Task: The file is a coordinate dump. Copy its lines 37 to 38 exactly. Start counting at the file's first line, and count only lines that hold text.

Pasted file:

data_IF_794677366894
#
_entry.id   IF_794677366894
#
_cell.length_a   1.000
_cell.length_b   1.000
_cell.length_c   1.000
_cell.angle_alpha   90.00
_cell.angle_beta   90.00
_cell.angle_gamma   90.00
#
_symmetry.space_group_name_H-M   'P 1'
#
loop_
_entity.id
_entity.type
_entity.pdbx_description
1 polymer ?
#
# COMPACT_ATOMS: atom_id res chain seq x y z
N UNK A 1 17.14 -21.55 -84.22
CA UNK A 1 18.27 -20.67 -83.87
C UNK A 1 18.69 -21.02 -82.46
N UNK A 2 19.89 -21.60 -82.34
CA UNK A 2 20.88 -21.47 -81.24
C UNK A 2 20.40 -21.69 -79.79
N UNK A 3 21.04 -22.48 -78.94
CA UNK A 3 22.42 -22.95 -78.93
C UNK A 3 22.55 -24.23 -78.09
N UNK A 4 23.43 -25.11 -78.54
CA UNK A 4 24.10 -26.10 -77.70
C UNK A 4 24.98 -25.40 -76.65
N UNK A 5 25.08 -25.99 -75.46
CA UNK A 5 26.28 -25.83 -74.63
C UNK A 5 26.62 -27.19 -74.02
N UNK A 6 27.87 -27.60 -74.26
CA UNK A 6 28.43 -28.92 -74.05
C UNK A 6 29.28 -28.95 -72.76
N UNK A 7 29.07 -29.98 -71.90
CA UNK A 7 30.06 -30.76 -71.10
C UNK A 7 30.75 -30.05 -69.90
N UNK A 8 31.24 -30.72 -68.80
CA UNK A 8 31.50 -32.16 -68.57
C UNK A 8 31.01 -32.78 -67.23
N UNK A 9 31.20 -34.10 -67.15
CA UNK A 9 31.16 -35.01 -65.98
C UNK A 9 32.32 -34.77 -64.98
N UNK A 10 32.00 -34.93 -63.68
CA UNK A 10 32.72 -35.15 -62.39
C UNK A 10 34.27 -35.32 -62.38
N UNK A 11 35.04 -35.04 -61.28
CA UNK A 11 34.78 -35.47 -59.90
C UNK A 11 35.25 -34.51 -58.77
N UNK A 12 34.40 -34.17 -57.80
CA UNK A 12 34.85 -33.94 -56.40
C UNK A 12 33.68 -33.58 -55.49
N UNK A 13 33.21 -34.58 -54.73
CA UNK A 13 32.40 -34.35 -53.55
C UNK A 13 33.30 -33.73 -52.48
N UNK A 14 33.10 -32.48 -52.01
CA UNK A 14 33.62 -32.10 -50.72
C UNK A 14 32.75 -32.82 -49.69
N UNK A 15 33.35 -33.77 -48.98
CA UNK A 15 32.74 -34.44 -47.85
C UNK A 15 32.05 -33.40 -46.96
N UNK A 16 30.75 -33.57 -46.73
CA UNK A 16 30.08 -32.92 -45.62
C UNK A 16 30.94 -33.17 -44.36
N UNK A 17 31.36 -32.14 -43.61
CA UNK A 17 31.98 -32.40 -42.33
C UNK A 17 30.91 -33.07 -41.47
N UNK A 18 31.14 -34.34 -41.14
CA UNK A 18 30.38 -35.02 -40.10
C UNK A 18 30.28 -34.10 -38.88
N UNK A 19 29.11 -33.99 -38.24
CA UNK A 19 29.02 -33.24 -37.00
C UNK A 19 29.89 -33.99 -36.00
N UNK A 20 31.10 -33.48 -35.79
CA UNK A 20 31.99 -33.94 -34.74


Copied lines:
CA UNK A 6 28.43 -28.92 -74.05
C UNK A 6 29.28 -28.95 -72.76